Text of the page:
The Legality of Digging Through Trash

Photo courtesy: Google images

By Anthony Chan

Taking out the trash is an everyday task that most people never even think about. On trash day, trash cans are placed on the curb for trash collection, but sometimes collection isn’t done by Waste Management or the local trash collection agency. Sometimes people go “dumpster diving,” scavenging in waste bins for recyclables and edible food.

The controversy over digging through resident’s trash comes from concerns about privacy, legality, and the threat of identity theft. State law prohibits anyone from taking trash from trash cans, as only the owners of the trash and authorized refuse collectors are authorized to take it.

Laws governing the ownership of trash are generally not enforced, because the harm caused by dumpster diving is comparatively miniscule in relation to the harm caused by other crimes. Why should cops stop dumpster divers from taking trash when there are violent criminals that need to be apprehended?

Some residents are upset about the lack of enforcement for dumpster diving misdemeanors, because they believe that searching through other people’s property – abandoned or not – is an invasion of privacy. Furthermore, allowing dumpster divers to freely go through neighborhood trash exposes people to identity theft.

Although state and local laws prohibit dumpster diving, waste bins and the refuse left for collection is not given the same 4th amendment protections against unlawful searches and seizure. In California vs. Greenwood, the Supreme Court ruled that, “what a person knowingly exposes to the public, even in his own home or office, is not a subject of 4th Amendment protection,” and that nothing compels the extension of Constitutional protection to trash cans placed adjacent to or on a public thoroughfare.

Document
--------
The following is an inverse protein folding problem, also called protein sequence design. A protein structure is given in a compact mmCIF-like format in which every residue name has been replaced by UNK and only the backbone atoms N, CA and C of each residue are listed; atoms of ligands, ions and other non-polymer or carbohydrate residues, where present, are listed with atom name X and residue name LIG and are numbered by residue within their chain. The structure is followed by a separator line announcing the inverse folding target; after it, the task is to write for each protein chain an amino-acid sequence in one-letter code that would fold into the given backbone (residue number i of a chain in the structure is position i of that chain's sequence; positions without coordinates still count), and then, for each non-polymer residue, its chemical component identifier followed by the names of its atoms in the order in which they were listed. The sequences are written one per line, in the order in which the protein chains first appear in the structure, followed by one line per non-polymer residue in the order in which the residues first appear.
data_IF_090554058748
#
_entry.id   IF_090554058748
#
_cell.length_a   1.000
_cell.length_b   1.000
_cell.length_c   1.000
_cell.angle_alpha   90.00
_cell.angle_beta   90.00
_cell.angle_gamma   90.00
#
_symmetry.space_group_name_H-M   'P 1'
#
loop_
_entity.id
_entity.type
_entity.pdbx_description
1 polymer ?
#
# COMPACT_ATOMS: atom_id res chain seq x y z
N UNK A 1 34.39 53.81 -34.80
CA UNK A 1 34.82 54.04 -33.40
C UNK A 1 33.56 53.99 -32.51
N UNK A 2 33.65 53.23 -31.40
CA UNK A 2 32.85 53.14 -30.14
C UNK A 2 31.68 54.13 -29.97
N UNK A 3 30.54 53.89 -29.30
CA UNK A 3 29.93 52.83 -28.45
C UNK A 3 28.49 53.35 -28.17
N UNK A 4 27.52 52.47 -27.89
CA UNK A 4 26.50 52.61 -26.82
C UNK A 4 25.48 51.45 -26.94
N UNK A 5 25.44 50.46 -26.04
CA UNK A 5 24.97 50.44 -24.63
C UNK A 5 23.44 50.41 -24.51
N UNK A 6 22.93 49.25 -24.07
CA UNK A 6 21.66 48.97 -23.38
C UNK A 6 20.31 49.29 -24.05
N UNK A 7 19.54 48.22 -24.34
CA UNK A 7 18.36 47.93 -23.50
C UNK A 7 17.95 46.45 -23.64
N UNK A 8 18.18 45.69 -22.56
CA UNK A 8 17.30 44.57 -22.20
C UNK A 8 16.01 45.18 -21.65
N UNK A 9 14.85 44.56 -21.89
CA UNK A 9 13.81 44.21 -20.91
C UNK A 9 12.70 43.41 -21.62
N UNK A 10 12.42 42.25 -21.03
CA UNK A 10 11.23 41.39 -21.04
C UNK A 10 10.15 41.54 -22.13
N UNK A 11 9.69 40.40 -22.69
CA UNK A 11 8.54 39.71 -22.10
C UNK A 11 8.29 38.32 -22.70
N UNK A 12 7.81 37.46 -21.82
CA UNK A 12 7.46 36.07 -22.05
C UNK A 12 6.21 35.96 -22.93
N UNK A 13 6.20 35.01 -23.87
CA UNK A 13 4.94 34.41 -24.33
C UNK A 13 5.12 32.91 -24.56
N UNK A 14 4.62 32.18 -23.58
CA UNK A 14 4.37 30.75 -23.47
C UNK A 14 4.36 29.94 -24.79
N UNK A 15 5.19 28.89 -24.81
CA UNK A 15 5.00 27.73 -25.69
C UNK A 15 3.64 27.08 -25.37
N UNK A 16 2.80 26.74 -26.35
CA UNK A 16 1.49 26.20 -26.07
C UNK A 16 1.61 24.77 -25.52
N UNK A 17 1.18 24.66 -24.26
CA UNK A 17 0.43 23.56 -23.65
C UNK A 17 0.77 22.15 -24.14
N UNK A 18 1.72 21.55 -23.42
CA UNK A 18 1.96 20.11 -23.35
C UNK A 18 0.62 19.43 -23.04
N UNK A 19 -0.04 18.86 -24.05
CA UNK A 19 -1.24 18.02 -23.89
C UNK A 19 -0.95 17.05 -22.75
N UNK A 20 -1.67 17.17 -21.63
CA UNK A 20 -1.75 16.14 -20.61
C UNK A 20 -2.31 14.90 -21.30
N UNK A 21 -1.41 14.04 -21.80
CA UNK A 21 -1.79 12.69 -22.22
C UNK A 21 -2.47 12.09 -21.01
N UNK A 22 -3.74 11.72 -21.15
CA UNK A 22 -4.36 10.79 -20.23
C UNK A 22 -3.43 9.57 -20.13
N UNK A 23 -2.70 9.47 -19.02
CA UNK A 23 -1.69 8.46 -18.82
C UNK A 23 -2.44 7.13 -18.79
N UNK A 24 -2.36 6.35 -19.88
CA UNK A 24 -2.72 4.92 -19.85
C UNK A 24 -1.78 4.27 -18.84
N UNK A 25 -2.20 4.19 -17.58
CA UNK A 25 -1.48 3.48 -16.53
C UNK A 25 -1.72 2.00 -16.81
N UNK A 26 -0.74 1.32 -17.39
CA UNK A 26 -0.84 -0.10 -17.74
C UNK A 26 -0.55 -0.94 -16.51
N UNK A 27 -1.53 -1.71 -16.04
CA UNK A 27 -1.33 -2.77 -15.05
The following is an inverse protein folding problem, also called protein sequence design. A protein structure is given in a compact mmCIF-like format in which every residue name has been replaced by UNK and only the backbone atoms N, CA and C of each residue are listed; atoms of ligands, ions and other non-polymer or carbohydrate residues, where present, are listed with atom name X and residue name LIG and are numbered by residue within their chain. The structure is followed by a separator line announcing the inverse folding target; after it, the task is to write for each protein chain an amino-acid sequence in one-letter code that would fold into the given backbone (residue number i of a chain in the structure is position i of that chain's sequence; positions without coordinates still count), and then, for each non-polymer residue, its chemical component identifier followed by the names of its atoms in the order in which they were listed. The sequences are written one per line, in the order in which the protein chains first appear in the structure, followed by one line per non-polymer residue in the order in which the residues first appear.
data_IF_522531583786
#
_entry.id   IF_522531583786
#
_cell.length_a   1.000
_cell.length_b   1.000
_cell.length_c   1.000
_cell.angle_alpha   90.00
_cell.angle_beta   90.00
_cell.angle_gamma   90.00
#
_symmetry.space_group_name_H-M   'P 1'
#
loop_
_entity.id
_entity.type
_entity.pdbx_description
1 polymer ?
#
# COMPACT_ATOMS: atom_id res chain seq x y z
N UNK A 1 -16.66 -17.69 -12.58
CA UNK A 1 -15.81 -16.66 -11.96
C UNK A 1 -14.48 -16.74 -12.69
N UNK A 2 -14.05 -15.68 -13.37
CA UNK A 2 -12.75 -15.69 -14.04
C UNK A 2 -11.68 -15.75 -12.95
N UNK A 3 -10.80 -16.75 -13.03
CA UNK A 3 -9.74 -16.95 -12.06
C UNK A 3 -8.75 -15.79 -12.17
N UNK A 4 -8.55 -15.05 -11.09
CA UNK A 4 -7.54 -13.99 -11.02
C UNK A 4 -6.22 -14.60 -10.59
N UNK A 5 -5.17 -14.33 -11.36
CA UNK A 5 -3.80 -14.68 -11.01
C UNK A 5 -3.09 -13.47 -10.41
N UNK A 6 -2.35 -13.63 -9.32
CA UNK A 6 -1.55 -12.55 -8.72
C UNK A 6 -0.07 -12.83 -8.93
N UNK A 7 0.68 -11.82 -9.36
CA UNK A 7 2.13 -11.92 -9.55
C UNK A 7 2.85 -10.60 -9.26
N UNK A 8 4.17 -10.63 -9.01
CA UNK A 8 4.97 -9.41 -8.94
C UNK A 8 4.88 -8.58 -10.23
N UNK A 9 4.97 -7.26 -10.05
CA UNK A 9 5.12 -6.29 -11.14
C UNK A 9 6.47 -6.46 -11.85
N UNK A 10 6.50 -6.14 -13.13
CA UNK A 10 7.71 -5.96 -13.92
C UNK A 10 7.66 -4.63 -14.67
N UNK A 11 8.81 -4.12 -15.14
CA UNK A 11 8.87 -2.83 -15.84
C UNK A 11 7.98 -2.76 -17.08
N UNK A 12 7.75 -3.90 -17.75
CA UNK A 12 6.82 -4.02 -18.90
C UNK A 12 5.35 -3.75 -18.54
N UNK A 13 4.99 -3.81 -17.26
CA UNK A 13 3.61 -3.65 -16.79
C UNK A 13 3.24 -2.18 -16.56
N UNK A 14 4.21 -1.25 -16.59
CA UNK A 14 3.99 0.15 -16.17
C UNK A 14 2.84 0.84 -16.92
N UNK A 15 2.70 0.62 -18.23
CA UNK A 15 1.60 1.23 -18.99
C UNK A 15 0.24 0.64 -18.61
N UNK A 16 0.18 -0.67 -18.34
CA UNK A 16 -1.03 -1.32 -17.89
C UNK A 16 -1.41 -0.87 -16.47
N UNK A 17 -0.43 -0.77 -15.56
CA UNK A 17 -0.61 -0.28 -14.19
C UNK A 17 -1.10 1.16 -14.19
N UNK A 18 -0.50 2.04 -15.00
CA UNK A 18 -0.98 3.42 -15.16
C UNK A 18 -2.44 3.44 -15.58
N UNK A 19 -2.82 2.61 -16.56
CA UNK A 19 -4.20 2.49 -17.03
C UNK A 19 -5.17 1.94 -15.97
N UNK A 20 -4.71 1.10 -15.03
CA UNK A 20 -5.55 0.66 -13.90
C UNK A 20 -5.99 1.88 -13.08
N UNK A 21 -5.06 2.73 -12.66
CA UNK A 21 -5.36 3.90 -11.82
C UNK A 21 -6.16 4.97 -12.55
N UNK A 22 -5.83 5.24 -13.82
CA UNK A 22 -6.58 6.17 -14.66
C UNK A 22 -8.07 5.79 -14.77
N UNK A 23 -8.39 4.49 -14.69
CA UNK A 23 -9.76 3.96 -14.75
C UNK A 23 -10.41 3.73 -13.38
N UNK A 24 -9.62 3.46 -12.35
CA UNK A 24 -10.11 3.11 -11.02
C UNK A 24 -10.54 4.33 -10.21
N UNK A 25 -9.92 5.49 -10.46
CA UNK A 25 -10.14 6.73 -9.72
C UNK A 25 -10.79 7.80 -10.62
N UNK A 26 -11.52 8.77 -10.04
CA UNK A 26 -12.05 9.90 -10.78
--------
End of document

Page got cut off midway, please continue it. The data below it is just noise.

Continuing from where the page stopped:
People who sympathize with dumpster divers say that they are poor people who are struggling to feed their families and that dumpster diving does nothing to harm anyone. Because no one is harmed in reclaiming would-be trash, there is no reason to prevent dumpster diving.

The trash that ends up in waste bins set out on the curb every week are legally property of the contracted waste collection agencies, because reclaimed recyclables are used to offset collection costs for local governments. Dumpster diving may seem harmless on first look, but it harms the companies who collect, sort, and dispose of trash.

As of now, dumpster divers can rejoice in collecting free recyclables and discarded but perfectly edible food. Law enforcement has better things to do.


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